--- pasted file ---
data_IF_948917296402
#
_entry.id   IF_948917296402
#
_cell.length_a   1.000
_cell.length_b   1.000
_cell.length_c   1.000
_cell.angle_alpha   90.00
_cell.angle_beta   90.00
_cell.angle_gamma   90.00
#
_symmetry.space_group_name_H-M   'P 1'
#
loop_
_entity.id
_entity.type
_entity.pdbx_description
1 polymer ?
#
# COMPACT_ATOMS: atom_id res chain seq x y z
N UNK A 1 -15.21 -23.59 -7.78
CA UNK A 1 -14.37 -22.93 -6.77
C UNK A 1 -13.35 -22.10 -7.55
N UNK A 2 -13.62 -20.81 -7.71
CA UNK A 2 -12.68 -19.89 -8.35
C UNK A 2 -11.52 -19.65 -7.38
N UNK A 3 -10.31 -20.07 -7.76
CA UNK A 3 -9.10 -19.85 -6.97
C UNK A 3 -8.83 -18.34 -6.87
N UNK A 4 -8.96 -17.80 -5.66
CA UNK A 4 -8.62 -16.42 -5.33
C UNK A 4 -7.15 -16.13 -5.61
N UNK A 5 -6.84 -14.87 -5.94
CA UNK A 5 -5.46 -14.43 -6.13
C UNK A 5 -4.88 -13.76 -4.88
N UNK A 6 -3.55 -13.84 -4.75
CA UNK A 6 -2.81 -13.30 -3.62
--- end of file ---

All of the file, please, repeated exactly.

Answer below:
data_IF_948917296402
#
_entry.id   IF_948917296402
#
_cell.length_a   1.000
_cell.length_b   1.000
_cell.length_c   1.000
_cell.angle_alpha   90.00
_cell.angle_beta   90.00
_cell.angle_gamma   90.00
#
_symmetry.space_group_name_H-M   'P 1'
#
loop_
_entity.id
_entity.type
_entity.pdbx_description
1 polymer ?
#
# COMPACT_ATOMS: atom_id res chain seq x y z
N UNK A 1 -15.21 -23.59 -7.78
CA UNK A 1 -14.37 -22.93 -6.77
C UNK A 1 -13.35 -22.10 -7.55
N UNK A 2 -13.62 -20.81 -7.71
CA UNK A 2 -12.68 -19.89 -8.35
C UNK A 2 -11.52 -19.65 -7.38
N UNK A 3 -10.31 -20.07 -7.76
CA UNK A 3 -9.10 -19.85 -6.97
C UNK A 3 -8.83 -18.34 -6.87
N UNK A 4 -8.96 -17.80 -5.66
CA UNK A 4 -8.62 -16.42 -5.33
C UNK A 4 -7.15 -16.13 -5.61
N UNK A 5 -6.84 -14.87 -5.94
CA UNK A 5 -5.46 -14.43 -6.13
C UNK A 5 -4.88 -13.76 -4.88
N UNK A 6 -3.55 -13.84 -4.75
CA UNK A 6 -2.81 -13.30 -3.62